Coronavirus Disrupts Tourism
Industry officials messaging restraint and hygiene
On Monday, the city of New Orleans declared its first presumed case of coronavirus, or COVID-19. There are now at least three such cases in the city being treated at three different hospitals. On Tuesday night, the state of Louisiana reported three additional cases located in the state, making six total in Louisiana as of then. The numbers are likely to increase, and tourism officials are working to calm fears and provide up-to-date information for travelers.
In a tweet, Louisiana Lt. Gov. Billy Nungesser, who is responsible for statewide tourism, said, “Regarding the coronavirus and Louisiana tourism: I am working around the clock with local leaders to ensure we do everything we can to protect Louisianians whose businesses and jobs may be most affected by the virus’ disruption to tourism – our state’s 4th largest industry.”
He also tweeted that he didn’t see a reason to cancel any events or festivals in any part of Louisiana at this time, based on the information provided by the Centers for Disease Control and Prevention (CDC). He did, however, add that “Should the information change…we will do whatever is necessary to protect the health and safety of all Louisianians.”
New Orleans Mayor LaToya Cantrell announced at a press conference Tuesday that she is cancelling large public events this week. Those include today’s YLC’s Wednesday at the Square performance and this weekend’s uptown/downtown St. Patrick’s Day Parades, Italian American Parade and Super Sunday.
The mayor cited a public health strategy epidemiologists call “flattening the curve” as part of her decision in canceling the events. The goal is to prevent an early spike in cases so the virus doesn’t spread too fast, even if the same number of people is ultimately infected. This relieves strain on the health care system and allows more time for treatments and vaccines to be created.
There has been no public announcement regarding French Quarter Festival (April 16-19) or New Orleans Jazz and Heritage Festival (April 23-May 3), both of which draw hundreds of thousands of tourists and major tourist spending.
In the near term, cancelled events have an immediate negative impact on the tourism economy and those who work in it. Cruise lines are offering incentives to prevent cancellations and airlines are assuring customers of their hygiene practices.
On Tuesday, the Louis Armstrong New Orleans International Airport (MSY) released a statement that it is working in coordination with the City of New Orleans, the New Orleans Health Department and the Louisiana Department of Health to monitor COVID-19. The statement said, “the risk of the general public contracting coronavirus in New Orleans is currently low. At this time, since MSY does not have direct service to or from the high-risk areas, the airport has seen no significant impacts on its operations.”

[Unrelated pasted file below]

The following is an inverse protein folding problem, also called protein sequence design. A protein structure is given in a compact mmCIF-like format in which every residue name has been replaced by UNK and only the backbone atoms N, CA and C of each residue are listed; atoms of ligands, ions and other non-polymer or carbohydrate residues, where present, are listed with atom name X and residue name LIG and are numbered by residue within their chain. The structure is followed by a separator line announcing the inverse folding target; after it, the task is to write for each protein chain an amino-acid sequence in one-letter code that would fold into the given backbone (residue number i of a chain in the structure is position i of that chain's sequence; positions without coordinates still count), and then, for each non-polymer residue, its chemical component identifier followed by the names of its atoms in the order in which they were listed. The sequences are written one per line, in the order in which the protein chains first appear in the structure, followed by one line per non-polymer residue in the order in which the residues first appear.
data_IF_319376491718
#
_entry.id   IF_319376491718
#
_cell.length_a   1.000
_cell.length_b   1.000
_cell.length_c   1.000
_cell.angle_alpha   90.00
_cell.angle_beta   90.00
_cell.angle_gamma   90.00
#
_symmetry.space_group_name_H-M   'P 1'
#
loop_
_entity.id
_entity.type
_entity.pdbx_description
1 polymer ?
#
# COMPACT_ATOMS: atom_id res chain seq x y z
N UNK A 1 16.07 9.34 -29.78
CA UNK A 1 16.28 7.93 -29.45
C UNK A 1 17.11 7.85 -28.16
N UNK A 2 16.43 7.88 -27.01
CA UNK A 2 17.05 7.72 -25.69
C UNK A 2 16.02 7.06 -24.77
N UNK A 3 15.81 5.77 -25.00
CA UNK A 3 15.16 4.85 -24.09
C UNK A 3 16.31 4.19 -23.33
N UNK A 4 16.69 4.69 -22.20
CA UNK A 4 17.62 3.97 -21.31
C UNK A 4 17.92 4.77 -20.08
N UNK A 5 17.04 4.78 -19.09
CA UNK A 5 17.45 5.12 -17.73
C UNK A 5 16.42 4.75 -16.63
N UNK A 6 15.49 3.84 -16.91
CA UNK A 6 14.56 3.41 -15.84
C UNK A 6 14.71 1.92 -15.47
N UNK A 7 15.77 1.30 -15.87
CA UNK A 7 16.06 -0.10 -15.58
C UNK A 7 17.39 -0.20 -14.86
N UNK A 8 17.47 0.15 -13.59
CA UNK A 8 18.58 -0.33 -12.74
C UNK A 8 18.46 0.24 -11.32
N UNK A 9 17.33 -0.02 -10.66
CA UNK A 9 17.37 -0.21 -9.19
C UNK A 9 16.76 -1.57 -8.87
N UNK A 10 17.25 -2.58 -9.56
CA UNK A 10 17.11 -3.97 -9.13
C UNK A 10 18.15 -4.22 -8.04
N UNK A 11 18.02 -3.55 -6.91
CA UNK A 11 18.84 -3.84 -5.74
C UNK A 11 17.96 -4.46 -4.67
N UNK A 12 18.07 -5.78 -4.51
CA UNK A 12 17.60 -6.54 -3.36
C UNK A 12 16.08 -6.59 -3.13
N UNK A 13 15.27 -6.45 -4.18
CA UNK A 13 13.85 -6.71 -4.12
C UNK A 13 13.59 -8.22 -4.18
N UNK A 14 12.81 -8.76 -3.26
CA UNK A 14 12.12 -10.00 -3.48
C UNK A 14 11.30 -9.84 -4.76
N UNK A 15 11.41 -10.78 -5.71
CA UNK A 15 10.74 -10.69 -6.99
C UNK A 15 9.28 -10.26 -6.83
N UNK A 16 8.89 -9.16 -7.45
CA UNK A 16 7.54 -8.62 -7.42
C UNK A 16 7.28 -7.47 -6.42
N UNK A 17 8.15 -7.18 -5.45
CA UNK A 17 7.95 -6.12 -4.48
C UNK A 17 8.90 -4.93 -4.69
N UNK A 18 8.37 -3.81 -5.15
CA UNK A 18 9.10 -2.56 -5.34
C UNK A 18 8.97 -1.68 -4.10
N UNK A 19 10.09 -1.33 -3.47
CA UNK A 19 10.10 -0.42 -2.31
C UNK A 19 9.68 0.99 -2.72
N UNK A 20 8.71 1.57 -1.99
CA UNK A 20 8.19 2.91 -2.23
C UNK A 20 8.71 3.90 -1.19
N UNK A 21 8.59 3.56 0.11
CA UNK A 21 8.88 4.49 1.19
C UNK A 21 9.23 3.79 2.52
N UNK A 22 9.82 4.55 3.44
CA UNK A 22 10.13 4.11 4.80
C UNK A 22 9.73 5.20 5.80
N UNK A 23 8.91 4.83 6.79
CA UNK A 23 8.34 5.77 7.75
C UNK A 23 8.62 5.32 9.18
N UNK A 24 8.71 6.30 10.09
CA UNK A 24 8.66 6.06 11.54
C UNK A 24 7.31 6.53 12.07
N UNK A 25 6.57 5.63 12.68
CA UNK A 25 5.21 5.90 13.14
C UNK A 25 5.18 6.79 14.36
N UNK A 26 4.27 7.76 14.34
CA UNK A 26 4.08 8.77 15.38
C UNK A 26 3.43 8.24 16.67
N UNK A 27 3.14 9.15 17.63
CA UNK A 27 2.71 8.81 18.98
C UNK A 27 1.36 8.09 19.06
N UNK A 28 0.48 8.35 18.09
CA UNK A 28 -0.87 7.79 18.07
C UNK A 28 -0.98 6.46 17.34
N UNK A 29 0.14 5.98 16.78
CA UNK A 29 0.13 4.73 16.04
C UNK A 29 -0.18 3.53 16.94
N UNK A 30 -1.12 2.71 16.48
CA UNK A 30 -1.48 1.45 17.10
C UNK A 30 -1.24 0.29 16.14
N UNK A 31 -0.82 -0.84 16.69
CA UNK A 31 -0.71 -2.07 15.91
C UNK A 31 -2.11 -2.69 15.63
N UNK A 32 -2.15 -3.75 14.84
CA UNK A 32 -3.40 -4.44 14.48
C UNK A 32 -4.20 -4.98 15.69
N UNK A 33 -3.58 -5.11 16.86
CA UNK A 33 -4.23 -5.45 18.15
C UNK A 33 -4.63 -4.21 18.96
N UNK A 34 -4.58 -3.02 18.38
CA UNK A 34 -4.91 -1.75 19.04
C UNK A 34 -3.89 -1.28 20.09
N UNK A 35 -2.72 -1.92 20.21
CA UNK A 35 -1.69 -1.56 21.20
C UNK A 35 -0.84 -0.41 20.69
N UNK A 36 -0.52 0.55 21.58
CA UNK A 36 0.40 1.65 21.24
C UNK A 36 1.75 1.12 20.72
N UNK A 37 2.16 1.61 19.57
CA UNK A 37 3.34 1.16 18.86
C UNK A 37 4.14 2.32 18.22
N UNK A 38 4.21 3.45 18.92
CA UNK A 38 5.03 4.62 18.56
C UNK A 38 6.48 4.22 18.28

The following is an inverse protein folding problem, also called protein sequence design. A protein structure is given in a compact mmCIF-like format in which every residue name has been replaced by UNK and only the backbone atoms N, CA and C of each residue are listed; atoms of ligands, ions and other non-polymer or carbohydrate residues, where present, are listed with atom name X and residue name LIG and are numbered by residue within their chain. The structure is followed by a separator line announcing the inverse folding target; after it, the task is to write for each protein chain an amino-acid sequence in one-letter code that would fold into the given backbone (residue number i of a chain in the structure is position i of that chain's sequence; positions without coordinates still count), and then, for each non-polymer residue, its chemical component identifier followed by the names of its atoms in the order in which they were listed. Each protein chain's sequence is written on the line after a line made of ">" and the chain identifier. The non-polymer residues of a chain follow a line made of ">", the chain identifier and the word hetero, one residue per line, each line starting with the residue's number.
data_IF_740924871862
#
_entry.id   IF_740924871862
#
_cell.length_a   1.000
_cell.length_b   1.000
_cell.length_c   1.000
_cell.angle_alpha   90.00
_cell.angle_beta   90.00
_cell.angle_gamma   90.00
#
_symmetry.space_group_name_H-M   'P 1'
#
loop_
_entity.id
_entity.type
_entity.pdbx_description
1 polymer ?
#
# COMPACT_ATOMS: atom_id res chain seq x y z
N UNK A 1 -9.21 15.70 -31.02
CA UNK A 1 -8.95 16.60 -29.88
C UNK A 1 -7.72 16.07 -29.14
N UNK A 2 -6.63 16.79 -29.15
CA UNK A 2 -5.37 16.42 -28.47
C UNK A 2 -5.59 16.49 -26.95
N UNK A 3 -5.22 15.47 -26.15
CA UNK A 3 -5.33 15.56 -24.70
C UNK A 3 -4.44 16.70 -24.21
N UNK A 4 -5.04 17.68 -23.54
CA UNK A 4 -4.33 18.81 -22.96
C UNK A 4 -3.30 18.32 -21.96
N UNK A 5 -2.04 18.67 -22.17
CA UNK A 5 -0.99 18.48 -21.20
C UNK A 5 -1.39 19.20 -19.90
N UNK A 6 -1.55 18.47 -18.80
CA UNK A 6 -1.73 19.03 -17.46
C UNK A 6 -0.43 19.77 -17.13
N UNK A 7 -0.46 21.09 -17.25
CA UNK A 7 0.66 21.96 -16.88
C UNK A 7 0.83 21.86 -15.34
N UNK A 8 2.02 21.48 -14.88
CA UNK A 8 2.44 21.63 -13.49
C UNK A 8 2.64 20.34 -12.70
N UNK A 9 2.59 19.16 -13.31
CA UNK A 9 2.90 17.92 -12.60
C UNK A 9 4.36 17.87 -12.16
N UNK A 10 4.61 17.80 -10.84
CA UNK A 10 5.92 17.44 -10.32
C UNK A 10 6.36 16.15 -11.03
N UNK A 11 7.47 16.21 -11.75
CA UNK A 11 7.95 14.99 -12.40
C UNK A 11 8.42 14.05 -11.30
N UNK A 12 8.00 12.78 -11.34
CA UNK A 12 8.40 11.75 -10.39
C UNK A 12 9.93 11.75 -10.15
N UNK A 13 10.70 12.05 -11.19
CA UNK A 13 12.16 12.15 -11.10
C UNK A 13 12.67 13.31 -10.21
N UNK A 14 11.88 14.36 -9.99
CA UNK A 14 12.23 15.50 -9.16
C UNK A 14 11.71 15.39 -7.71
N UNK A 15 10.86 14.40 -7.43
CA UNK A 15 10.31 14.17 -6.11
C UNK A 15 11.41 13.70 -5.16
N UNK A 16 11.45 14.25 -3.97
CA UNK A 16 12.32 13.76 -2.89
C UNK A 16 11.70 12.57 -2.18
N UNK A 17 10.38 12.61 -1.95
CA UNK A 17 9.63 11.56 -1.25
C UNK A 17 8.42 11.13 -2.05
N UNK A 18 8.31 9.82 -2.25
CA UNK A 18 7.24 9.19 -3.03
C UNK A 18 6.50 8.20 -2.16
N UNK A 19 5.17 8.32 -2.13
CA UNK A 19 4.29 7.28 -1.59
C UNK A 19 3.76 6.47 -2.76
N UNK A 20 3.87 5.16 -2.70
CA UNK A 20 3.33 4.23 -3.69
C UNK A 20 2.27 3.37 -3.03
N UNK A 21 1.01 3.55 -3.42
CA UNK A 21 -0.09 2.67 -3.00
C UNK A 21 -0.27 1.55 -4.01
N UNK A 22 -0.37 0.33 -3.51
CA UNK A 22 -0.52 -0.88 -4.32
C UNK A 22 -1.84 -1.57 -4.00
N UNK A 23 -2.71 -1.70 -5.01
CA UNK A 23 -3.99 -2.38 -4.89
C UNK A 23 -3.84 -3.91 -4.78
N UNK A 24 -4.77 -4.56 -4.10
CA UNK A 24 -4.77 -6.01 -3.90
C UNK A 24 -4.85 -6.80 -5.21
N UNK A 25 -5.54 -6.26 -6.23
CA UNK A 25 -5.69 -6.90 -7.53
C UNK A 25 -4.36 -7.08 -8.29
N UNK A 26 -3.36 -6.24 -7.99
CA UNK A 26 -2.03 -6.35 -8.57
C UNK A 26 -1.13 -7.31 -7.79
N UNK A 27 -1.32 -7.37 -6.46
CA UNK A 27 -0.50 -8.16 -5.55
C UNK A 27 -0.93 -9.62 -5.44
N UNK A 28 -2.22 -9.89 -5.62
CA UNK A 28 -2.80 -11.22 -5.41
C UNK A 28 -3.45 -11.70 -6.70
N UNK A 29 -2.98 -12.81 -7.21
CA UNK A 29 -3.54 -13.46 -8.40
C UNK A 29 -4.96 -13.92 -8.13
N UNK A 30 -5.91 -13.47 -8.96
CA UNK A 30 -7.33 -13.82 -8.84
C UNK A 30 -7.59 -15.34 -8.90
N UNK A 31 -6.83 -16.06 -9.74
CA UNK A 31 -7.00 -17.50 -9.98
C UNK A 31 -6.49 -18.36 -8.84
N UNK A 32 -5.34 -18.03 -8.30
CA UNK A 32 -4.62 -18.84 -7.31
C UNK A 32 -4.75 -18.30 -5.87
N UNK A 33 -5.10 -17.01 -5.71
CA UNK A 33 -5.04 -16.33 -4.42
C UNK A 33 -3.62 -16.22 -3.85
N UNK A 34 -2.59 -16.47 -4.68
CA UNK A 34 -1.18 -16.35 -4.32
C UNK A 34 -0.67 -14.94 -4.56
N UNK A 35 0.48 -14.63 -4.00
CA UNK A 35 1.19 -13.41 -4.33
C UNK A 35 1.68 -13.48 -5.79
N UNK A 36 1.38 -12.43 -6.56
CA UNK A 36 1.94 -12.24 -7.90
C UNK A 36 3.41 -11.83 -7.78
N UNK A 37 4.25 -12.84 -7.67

MSY said the CDC has not recommended postponing or canceling travel to New Orleans or any other cities in North America, and provided a link to the CDC’s travel advisories, which can be found here.
The Port of New Orleans, the sixth-largest cruise port in the U.S., is also working to provide information to travelers.
“The safety and health of cruise passengers and crew members are top priorities for the Port of New Orleans (Port NOLA). We continue to actively monitor the rapidly evolving situation and are in constant communication with public health agencies and industry partners,” said Jessica Ragusa, Port NOLA’s communications manager. “Under the current circumstances and the recent U.S. Department of State travel advisory, cruise lines continue to implement higher and more rigorous protocols to protect all those onboard. Our cruise line partners are working closely with the World Health Organization (WHO), the U.S. Coast Guard and the U.S. Centers for Disease Control and Prevention (CDC) to take all precautionary measures necessary. Cruise itineraries from Port NOLA have not been affected at this time.”
According to Ragusa, all cruise lines are doing temperature checks and screenings of passengers and crew before embarkation. They are not temperature tested upon disembarking, though cruise lines have increased precautionary and medical protocol for passengers and crew while onboard.
Port NOLA is currently homeporting cruises on Carnival, Royal Caribbean and Norwegian cruise lines. For additional details and cruise line contact information, you can visit the Port’s website.
The CDC’s guidelines for preventing the spread of COVID-19 include:
- Avoid close contact with people who are sick.
- Avoid touching your eyes, nose and mouth.
- Cover your cough or sneeze with a tissue, then throw the tissue in the trash.
- Wash your hands often with soap and warm water for at least 20 seconds.
The CDC also advises those at highest risk for infection, people age 60 and over or those with underlying conditions, to stock up on supplies and remain at home as much as possible “for a period of time” to limit potential exposure.